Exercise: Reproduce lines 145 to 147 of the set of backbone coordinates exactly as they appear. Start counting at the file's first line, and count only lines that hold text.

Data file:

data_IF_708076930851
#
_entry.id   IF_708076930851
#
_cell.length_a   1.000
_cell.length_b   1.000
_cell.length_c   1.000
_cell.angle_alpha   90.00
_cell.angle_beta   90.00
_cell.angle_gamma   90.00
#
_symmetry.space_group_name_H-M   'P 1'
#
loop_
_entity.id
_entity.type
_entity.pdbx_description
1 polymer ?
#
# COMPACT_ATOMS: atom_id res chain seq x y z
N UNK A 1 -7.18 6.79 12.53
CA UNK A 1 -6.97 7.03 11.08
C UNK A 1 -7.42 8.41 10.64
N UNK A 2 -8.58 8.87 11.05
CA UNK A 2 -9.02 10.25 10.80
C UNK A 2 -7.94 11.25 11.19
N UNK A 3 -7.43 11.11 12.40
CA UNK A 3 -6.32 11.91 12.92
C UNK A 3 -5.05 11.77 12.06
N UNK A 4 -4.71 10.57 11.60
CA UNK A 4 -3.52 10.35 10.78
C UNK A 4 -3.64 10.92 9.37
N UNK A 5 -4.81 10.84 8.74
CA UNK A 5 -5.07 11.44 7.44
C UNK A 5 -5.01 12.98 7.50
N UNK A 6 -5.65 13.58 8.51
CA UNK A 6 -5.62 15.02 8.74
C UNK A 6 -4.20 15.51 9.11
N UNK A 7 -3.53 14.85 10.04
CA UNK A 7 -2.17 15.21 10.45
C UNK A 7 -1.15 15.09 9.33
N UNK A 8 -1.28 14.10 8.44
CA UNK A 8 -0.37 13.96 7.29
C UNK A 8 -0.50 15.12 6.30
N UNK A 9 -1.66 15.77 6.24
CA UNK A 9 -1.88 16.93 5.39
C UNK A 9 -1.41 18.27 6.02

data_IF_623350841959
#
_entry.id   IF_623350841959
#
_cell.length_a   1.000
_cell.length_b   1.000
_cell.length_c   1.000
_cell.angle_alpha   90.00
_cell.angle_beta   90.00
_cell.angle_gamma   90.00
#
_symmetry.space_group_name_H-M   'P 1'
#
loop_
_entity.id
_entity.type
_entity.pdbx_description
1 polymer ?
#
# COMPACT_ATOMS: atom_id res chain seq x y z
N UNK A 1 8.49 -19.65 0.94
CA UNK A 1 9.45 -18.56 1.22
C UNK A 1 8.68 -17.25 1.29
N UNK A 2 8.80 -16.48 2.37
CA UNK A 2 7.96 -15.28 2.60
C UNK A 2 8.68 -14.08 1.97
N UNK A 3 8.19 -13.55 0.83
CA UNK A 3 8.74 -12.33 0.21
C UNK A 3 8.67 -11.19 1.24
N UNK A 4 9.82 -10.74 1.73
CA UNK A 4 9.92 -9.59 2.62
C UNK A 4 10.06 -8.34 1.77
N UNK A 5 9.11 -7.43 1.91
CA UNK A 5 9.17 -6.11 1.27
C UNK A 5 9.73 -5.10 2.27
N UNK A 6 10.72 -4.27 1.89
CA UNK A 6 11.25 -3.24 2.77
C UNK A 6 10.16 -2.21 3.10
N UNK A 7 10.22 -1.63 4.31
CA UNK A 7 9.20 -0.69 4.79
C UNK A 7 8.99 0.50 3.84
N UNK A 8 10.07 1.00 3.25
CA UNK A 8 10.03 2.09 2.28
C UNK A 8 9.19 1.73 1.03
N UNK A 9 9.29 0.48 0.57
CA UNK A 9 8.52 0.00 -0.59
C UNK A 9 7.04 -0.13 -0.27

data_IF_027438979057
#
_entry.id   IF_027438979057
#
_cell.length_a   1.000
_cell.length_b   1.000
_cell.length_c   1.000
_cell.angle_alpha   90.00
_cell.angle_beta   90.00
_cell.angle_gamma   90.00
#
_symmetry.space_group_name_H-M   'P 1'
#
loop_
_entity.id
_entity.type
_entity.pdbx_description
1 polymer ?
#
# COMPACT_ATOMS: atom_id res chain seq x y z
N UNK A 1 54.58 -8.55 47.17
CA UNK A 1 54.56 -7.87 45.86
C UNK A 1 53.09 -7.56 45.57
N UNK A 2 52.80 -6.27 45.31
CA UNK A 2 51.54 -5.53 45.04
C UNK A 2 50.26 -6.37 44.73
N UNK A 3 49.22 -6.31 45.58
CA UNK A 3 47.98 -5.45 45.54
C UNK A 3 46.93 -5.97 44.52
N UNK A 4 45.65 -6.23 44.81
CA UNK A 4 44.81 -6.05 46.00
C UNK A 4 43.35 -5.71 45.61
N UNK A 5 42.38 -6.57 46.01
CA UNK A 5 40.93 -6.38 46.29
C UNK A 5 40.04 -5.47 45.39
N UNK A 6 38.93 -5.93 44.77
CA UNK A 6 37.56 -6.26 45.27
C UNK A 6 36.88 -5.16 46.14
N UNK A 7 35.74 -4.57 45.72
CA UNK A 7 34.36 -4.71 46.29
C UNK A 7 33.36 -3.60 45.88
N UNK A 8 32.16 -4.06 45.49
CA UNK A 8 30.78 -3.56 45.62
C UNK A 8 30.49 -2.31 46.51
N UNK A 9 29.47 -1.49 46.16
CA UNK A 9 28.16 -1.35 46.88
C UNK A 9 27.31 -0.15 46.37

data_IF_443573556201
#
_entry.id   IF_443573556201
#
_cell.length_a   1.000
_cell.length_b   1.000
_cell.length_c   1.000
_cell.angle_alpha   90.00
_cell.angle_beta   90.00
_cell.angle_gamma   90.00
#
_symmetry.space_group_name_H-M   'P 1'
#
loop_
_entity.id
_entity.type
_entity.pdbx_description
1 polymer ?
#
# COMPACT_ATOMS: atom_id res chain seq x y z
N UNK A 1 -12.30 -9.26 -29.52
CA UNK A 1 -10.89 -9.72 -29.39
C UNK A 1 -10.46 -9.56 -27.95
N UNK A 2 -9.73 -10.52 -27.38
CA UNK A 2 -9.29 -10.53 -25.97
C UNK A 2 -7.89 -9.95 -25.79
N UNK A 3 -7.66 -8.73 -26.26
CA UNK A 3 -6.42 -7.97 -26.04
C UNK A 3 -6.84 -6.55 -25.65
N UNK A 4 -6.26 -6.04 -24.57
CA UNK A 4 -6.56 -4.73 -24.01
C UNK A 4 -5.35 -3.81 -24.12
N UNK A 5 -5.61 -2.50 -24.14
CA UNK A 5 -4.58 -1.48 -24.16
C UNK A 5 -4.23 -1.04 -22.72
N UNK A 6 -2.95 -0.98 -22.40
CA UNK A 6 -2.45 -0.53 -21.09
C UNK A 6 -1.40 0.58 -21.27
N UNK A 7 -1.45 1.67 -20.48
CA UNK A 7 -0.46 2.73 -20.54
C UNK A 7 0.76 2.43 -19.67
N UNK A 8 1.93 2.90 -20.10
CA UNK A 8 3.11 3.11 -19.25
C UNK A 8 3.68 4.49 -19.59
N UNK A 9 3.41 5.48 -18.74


#
_cell.length_a   1.000
_cell.length_b   1.000